Every additional serving of red meat you eat daily may raise your risk of dying by somewhere between 13 and 20 percent over the next several decades compared to people who eat less meat, researchers led by Frank Hu, Ph.D., of the Harvard School of Public Health find in a pair of new studies.
A “serving” is three ounces of meat (about the size of a deck of playing cards) — a significantly smaller portion than most Americans consume.
Hu’s team estimates that around 9.3 percent of deaths among men and 7.6 percent of deaths among women could have been prevented if participants had eaten less than half a serving of red meat per day during the 28-year study period. Nearly 80 percent of men and over 90 percent of women consumed more than that, however, MedPage Today reported March 12.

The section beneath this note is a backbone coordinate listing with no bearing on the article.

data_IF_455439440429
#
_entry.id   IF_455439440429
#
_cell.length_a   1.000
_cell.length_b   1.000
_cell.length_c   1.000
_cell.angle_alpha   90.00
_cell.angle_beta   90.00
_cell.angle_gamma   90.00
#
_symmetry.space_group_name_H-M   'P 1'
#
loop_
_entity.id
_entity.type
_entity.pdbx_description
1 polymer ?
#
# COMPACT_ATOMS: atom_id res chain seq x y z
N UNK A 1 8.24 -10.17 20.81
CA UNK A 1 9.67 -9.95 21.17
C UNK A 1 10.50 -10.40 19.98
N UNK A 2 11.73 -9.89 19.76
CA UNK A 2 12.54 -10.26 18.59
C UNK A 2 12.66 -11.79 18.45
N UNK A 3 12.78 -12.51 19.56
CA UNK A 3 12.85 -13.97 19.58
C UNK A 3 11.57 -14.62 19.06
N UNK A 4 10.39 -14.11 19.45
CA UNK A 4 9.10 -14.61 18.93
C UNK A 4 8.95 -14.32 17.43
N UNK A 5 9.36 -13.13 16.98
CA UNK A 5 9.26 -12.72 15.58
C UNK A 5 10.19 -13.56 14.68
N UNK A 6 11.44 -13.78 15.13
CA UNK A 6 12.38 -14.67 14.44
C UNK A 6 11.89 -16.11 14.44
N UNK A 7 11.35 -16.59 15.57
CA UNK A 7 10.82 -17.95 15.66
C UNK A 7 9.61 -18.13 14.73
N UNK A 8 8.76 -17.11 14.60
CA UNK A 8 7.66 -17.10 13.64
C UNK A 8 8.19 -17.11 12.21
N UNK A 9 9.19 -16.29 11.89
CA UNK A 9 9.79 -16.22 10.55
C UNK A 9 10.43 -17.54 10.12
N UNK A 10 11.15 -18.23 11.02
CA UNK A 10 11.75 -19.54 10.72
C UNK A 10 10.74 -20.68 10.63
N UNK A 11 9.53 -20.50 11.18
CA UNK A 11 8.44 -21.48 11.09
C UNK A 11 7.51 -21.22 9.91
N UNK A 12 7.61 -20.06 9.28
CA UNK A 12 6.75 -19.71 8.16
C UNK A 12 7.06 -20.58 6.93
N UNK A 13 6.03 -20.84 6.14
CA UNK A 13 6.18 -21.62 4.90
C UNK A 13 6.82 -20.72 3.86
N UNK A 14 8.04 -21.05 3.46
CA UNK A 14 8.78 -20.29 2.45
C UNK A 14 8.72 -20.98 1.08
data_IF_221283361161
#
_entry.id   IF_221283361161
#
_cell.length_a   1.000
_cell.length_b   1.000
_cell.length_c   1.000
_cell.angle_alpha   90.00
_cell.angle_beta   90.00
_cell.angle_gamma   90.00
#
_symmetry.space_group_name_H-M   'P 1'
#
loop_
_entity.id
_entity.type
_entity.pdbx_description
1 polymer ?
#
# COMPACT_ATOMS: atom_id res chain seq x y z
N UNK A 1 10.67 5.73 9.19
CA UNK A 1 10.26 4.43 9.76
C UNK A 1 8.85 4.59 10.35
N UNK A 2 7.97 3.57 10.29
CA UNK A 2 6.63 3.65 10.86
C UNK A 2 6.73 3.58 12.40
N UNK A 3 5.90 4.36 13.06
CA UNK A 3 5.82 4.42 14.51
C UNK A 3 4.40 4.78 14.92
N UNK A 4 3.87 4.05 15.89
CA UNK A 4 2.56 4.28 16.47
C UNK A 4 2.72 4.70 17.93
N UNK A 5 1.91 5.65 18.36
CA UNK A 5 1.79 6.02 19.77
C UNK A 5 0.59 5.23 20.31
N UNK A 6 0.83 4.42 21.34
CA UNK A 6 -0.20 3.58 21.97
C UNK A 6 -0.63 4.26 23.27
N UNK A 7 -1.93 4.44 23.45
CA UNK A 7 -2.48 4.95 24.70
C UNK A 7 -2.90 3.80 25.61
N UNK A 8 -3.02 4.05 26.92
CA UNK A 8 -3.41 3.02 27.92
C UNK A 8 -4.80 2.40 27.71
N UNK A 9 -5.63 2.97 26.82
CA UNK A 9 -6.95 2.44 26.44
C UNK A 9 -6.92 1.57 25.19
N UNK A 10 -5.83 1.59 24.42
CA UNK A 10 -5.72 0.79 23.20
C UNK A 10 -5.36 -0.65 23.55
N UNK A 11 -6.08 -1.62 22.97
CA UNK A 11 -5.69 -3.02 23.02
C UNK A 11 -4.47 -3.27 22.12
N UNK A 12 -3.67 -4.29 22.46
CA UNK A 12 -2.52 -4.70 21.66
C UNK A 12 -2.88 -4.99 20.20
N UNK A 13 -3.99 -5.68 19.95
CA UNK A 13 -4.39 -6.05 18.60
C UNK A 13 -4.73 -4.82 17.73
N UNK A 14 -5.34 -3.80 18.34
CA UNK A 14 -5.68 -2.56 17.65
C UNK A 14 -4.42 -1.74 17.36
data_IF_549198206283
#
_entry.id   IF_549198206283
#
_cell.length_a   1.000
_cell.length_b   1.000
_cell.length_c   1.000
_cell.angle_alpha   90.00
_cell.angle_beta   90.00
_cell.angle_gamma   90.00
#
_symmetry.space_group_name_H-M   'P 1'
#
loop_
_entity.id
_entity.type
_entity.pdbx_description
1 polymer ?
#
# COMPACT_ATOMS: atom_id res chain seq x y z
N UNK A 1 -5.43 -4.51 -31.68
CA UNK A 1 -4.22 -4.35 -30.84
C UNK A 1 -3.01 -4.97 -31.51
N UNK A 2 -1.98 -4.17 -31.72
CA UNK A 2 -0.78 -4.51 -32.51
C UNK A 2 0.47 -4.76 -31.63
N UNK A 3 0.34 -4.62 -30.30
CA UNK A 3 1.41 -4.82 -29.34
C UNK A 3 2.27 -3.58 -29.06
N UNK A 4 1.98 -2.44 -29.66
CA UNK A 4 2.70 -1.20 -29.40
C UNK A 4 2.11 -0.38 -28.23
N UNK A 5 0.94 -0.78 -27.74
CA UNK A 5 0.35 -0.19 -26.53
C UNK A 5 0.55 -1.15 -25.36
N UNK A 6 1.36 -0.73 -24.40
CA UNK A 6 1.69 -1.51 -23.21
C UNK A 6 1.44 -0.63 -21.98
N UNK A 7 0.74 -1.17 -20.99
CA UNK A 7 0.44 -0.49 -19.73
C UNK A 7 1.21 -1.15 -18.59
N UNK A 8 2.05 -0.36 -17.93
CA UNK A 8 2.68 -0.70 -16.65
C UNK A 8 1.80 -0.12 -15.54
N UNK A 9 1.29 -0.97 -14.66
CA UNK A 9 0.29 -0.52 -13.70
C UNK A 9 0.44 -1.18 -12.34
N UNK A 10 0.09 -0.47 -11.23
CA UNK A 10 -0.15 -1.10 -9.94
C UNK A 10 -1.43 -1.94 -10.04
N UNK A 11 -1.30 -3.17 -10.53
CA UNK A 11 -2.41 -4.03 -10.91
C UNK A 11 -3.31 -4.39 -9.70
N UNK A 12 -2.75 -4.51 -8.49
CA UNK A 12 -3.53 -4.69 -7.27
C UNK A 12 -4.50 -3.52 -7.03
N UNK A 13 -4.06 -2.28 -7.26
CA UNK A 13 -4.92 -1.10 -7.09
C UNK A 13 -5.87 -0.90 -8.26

Eating both processed and unprocessed red meat — including beef, pork, lamb, hamburgers, bacon, hot dogs, and sausage — increases your death risk, the study authors note. However, substituting healthier items like fish and poultry for meat, as well as increasing consumption of other nutritious foods like nuts, whole grains, and low-fat dairy, may lengthen your lifespan.
“What we include in our diet is as important as what we exclude,” says Dean Ornish, M.D., of the University of California at San Francisco in an editorial accompanying the research. “So substituting healthier foods for red meat provides a double benefit to our health.”
The study appears online in the Archives of Internal Medicine.
Reader Question: How many servings of red meat do you eat per week?
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